It is very much the custom here, whenever the example of America is quoted in favour of the practicability of republican institutions, to attribute our success to the fact of society's being so simple, and the people so virtuous. I presume I speak within bounds, when I say that I have heard the latter argument urged a hundred times, during the last eighteen months. One lady, in particular, who is exceedingly clever, but who has a dread of all republics, on account of having lost a near friend during the reign of terror, was especially in the practice of resorting to this argument, whenever, in our frequent playful discussions of the subject, I have succeeded in disturbing her inferences, by citing American facts. "Mais, Monsieur, l'Amérique est si jeune, et vous avez les vertus que nous manquons," etc. etc. has always been thought a sufficient answer. Now I happen to be one of those who do not entertain such extravagant notions of the exclusive and peculiar virtues of our own country. Nor have I been so much struck with the profound respect of the Europeans, in general, for those very qualities that, nevertheless, are always quoted as the reason of the success of what is called the "American experiment." Quite the contrary: I have found myself called on, more than once, to repel accusations against our morality of a very serious nature; accusations that we do not deserve; and my impression certainly is, that the American people, so far as they are at all the subjects of observation, enjoy anything but a good name, in Europe. Struck by this flagrant contradiction, I determined to practise on my female friend, a little; a plan that was successfully carried out, as follows.
Avoiding all allusion to politics, so as to throw her completely off her guard, I took care to introduce such subjects as should provoke comparisons on other points, between France and America; or rather, between the latter and Europe generally. As our discussions had a tinge of philosophy, neither being very bigoted, and both preserving perfect good humour, the plot succeeded admirably. After a little time, I took occasion to fortify one of my arguments by a slight allusion to the peculiar virtues of the American people. She was too well-bred to controvert this sort of reasoning at first, until, pushing the point, little by little, she was so far provoked as to exclaim, "You lay great stress on the exclusive virtues of your countrymen, Monsieur, but I have yet to learn that they are so much better than the rest of the world!" "I beg a thousand pardons, Madame, if I have been led into an indiscretion on this delicate subject; but you must ascribe my error to your own eloquence, which, contrary to my previous convictions, had persuaded me into the belief that we have some peculiar unction of this nature, that is unknown in Europe. I now begin to see the mistake, and to understand "que nous autres Américains" are to be considered virtuous only where there is question of the practicability of maintaining republican form of government, and as great rogues on all other occasions." Madame de —— was wise enough, and good-tempered enough, to laugh at the artifice, and the allusion to "nous autres vertueux" has got to be a mot d'ordre with us. The truth is, that the question of politics is exclusively one of personal advantages, with a vast majority of the people of Europe; one set selfishly struggling to maintain their present superiority, while the other is as selfishly, and in some respects as blindly, striving to overturn all that is established, in order to be benefited by the scramble that will follow; and religion, justice, philosophy, and practical good are almost equally remote from the motives of both parties.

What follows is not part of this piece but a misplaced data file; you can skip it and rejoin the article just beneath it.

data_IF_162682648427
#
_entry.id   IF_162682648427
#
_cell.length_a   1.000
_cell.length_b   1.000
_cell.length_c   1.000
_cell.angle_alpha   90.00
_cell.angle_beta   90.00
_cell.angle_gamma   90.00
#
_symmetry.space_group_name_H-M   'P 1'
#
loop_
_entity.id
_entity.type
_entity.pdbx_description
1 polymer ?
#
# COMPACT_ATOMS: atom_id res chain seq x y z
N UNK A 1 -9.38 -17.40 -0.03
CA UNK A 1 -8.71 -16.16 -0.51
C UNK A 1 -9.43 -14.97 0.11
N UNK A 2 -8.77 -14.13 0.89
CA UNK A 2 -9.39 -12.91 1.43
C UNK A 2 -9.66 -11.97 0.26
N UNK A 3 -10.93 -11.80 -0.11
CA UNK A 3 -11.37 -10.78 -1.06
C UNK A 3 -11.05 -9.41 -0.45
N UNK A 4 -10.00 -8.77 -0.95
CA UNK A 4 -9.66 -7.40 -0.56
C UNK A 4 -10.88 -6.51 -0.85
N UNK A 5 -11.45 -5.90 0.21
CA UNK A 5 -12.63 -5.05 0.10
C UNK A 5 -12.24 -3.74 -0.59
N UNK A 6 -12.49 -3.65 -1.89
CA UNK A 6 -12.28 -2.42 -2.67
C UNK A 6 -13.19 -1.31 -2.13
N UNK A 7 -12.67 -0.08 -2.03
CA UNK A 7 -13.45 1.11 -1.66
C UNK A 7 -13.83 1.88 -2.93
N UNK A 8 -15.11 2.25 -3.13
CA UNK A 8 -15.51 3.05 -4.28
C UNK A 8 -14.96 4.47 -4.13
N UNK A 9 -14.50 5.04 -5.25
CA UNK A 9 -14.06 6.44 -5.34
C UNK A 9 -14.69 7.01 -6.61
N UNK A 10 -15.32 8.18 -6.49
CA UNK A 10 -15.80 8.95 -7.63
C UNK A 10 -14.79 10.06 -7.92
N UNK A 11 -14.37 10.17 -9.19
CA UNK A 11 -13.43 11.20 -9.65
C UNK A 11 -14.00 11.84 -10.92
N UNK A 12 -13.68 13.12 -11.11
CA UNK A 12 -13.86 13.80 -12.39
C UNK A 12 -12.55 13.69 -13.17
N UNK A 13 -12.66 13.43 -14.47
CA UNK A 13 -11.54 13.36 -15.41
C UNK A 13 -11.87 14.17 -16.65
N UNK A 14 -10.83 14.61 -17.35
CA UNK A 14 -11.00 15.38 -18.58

From reflecting on such subjects, I have been led into a consideration of the influence of political institutions on the more ordinary relations of society. If the conclusions are generally in favour of popular rights, and what is called freedom, there can be little question that there are one or two weak spots, on our side of the question, that it were better did they not exist. Let us, for the humour of the thing, look a little into these points.
It is a common remark of all foreigners, that there is less social freedom in America than in most other countries of Christendom. By social freedom, I do not mean as relates to the mere forms of society, for in these we are loose rather than rigid; but that one is less a master of his own acts, his own mode of living, his own time, being more rigidly amenable to public opinion, on all these points, than elsewhere. The fact, I believe, out of all question, is true; at least it appears to be true, so far as my knowledge of our own and of other countries extends. Admitting then the fact to be so, it is worth while to throw away a moment in inquiring into the consequent good and evil of such a state of things, as well as in looking for the causes. It is always a great assistant in our study of others, to have some tolerable notions of ourselves.